The entire evening was bliss. We were up until midnight sharing their photos, my photos, their favorite dance music, my favorite dance music, eating, cooking, laughing. Cesar cleared his schedule the next day to accompany me to Sana on the bike so we were both super jazzed to pedal together. I was given my own room and bed to sleep in, which they said is always available for me anytime I want to come visit. I had a teddy bear and everything! The car was strategically parked in front of the bike and the dog chained up nearby for extra protection of my gear. We all hit the hay past midnight with a 5.30AM wakeup call for fresh brewed coffee on the menu to start the next day.

One by one, the family left to their daily routines of a typical Thursday. Miriya off to school first, studying to be a nurse. Nino did a lovely interview before heading off to work with the government planning office. He spoke about how he choose not to marry, but has been in a successful partnership for 31 years with Miriya raising two kids and they are madly in love. The next to depart was Cesar and Jamie. I was given gifts by the entire family—an owl by Mamacita, a few handmade bags from Cesar and Nayay, and a lovely embroidered cloth from Miriya. I felt so special.

So off we pedaled! Big smiles and good vibes flowing as the skies threatened to rain. The scenery was nothing short of breathtaking with winding, smooth and grippy roads. Cesar was super strong and the big rest day allowed me to build my strength as well. We were zipping along at 23km/hour as Cesar was a constant tour guide, giving me interesting facts about each pueblo, the nature, farmlands, mountains and more. Just as we began to enter the lush green mountains I stopped to shoot a scenic ride-by shot. Just as I did it started to rain, but we managed to get the shot just before it really opened up. We packed up the cameras and rode into a full dumping of warm, refreshing rain. Usually it rains hard then stops. But today was different. It just rained and rained and rained. But nothing dampened our sprits, nothing.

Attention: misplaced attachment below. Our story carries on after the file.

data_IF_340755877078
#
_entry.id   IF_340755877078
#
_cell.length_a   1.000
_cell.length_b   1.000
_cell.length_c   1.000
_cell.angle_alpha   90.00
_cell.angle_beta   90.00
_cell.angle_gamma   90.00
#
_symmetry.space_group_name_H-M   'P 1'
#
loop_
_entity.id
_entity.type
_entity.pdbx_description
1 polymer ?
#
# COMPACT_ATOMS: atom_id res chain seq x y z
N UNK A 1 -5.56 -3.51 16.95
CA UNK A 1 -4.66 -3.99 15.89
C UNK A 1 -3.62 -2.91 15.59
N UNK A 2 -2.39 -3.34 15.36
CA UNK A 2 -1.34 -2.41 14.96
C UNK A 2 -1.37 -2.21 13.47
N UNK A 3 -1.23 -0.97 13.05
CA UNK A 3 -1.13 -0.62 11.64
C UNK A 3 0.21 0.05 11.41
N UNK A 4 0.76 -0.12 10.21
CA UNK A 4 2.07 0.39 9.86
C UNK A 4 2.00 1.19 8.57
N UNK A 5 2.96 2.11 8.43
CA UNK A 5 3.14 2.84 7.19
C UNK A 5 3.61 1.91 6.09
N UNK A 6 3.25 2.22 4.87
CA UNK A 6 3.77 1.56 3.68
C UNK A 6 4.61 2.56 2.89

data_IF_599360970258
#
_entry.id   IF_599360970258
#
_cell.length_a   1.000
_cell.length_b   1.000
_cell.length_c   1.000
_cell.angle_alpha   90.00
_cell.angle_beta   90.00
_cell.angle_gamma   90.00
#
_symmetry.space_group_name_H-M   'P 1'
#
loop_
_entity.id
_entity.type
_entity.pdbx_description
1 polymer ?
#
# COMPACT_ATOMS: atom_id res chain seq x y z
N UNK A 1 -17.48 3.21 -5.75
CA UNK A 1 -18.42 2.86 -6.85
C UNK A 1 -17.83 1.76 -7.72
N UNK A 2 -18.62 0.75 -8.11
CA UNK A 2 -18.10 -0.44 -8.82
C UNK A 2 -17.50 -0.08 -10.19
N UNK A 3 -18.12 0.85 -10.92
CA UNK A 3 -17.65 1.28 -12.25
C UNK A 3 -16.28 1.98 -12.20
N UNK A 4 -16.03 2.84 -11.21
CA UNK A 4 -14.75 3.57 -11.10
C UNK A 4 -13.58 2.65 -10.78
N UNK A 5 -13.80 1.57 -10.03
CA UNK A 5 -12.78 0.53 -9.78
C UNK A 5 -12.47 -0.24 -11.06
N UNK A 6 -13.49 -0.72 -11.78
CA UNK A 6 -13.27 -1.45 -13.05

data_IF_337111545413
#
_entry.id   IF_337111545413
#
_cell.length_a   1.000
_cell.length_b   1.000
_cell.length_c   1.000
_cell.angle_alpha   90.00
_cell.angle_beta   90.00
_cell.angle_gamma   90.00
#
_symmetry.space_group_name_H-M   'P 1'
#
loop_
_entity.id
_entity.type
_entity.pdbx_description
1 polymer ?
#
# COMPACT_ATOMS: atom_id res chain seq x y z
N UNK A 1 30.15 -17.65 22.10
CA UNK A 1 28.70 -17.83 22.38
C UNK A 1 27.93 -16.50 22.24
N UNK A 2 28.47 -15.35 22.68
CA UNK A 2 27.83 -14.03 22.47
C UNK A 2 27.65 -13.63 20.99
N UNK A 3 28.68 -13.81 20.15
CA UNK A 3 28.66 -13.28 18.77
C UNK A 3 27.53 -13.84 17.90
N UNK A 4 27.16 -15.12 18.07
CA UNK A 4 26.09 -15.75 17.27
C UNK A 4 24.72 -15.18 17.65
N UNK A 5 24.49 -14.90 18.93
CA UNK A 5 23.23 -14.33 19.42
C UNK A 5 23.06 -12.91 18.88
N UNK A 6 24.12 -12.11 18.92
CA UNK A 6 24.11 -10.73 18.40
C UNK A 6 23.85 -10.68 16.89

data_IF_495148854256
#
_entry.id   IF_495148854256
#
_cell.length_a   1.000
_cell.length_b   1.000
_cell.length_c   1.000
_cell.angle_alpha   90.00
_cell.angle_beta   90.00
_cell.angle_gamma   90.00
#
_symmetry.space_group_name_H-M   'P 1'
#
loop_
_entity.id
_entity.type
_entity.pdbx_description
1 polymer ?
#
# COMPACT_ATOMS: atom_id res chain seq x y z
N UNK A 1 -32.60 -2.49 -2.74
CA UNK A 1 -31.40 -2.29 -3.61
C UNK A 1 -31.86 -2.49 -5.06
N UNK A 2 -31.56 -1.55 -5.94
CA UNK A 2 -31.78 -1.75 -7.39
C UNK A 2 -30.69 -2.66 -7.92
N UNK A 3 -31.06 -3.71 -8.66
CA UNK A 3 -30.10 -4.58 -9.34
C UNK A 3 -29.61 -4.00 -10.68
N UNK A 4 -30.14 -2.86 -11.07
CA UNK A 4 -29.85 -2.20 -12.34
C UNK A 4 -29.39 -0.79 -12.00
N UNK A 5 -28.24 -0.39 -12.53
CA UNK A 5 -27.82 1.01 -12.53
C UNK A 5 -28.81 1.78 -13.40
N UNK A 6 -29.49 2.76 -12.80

We made it to Sona and stopped for an early lunch. This was where Cesar was supposed to get off but neither of us had any desire to part ways. Even with the rain it was a blast! We decided to carry on to Santa Maria and this is where the hills really started. Steep, brutal climbs were followed by fast curvy descents by rivers, small villages and pretty farmlands. Finally we rolled into Santa Maria, totally exhausted and soaked to the bone, but grinning ear to ear.

I was sad to say goodbye to Cesar and I knew he would love to pedal further, but the further we went away from Sona the fewer buses there were to take him home. So after a cold celebratory Panama brew, short interview and big hug we parted ways. He took the bus and I pedaled onwards with a destination Puerto Vidal, just about 20km from my final stop near Quebrada de Piedra. The stunning scenery continued, as did the rain, and the hills were pretty constant. By the time I was about 5km outside Puerto Vidal I was dead tired, having ridden about 70km of tough terrain. It was time to find a home in this cute village.

I was having challenges with my cameras fogging so I only ran my basic helmet cam and mic as I started my search. Within 20 seconds of making my decision to call this village home there were four young men walking by. I introduced myself, shared my intention, and was soon invited to a 25 year old man Mathius’ sisters’ home to see if she would host me. We walked the bike through a very rustic thatch house village where kids giggled, indigenous men and woman looked on curiously, and we hit the last house on the street and approached the residents.
I was soaking wet, muddy and clearly exhausted. But I was smiling ear to ear as I knew I had found a home. I met Esperanza first, Mathius’ sister, and explained my request. She said the village had never had a foreign guest but that she was excited to have me. I was told to push the bike into a half-built house behind us and come relax. My bike was parked next to a baby pig and I grabbed some clean duds, soap and a wash cloth to clean up. I got scrubbed up by a bucket shower and it felt so good to have my feet out of the soggy riding shoes and into my sandals!

Once cleaned up I offered to buy some food for dinner. I was escorted to the store to buy a kilo of chicken by a 22 year old boy David. The rain stopped the moment I arrived in the village, as if it was just meant to be. So we were able to meander the village, watching little boys playing with a single tennis ball for entertainment, adorable people chilllin’ in the shade returning smiles, birds and butterflies out and about, and views of the mountains to die for. Life was good.